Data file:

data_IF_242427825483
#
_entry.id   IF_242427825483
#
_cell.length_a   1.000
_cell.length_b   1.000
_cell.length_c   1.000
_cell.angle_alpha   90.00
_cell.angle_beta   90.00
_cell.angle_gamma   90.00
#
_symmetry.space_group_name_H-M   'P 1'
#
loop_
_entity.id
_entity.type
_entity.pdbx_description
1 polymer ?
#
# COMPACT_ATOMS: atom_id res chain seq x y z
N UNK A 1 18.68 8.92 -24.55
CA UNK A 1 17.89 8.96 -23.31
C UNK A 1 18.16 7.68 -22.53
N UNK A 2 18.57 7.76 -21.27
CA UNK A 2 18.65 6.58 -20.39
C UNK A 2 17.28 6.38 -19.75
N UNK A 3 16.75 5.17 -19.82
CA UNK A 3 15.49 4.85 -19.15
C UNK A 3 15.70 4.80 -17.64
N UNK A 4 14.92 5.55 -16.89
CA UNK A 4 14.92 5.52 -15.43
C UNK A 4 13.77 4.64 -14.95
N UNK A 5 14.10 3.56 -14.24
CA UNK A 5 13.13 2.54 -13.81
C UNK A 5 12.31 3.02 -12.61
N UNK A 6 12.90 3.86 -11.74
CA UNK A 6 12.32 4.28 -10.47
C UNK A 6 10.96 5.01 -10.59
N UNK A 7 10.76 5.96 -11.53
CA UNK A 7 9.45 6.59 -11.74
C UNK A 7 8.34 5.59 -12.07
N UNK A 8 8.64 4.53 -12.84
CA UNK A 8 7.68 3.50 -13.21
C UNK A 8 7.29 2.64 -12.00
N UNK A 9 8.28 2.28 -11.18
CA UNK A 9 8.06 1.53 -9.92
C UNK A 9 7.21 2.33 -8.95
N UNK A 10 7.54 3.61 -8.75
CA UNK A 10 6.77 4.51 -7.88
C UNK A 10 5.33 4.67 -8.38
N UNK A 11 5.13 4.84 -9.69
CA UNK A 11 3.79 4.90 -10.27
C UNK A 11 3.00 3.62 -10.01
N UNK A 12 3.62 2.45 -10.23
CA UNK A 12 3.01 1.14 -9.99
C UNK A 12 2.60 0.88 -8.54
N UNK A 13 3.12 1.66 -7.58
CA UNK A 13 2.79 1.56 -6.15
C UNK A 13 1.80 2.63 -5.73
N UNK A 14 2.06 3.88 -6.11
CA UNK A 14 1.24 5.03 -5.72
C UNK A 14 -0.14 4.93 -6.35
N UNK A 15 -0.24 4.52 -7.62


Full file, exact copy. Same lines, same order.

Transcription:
data_IF_242427825483
#
_entry.id   IF_242427825483
#
_cell.length_a   1.000
_cell.length_b   1.000
_cell.length_c   1.000
_cell.angle_alpha   90.00
_cell.angle_beta   90.00
_cell.angle_gamma   90.00
#
_symmetry.space_group_name_H-M   'P 1'
#
loop_
_entity.id
_entity.type
_entity.pdbx_description
1 polymer ?
#
# COMPACT_ATOMS: atom_id res chain seq x y z
N UNK A 1 18.68 8.92 -24.55
CA UNK A 1 17.89 8.96 -23.31
C UNK A 1 18.16 7.68 -22.53
N UNK A 2 18.57 7.76 -21.27
CA UNK A 2 18.65 6.58 -20.39
C UNK A 2 17.28 6.38 -19.75
N UNK A 3 16.75 5.17 -19.82
CA UNK A 3 15.49 4.85 -19.15
C UNK A 3 15.70 4.80 -17.64
N UNK A 4 14.92 5.55 -16.89
CA UNK A 4 14.92 5.52 -15.43
C UNK A 4 13.77 4.64 -14.95
N UNK A 5 14.10 3.56 -14.24
CA UNK A 5 13.13 2.54 -13.81
C UNK A 5 12.31 3.02 -12.61
N UNK A 6 12.90 3.86 -11.74
CA UNK A 6 12.32 4.28 -10.47
C UNK A 6 10.96 5.01 -10.59
N UNK A 7 10.76 5.96 -11.53
CA UNK A 7 9.45 6.59 -11.74
C UNK A 7 8.34 5.59 -12.07
N UNK A 8 8.64 4.53 -12.84
CA UNK A 8 7.68 3.50 -13.21
C UNK A 8 7.29 2.64 -12.00
N UNK A 9 8.28 2.28 -11.18
CA UNK A 9 8.06 1.53 -9.92
C UNK A 9 7.21 2.33 -8.95
N UNK A 10 7.54 3.61 -8.75
CA UNK A 10 6.77 4.51 -7.88
C UNK A 10 5.33 4.67 -8.38
N UNK A 11 5.13 4.84 -9.69
CA UNK A 11 3.79 4.90 -10.27
C UNK A 11 3.00 3.62 -10.01
N UNK A 12 3.62 2.45 -10.23
CA UNK A 12 3.01 1.14 -9.99
C UNK A 12 2.60 0.88 -8.54
N UNK A 13 3.12 1.66 -7.58
CA UNK A 13 2.79 1.56 -6.15
C UNK A 13 1.80 2.63 -5.73
N UNK A 14 2.06 3.88 -6.11
CA UNK A 14 1.24 5.03 -5.72
C UNK A 14 -0.14 4.93 -6.35
N UNK A 15 -0.24 4.52 -7.62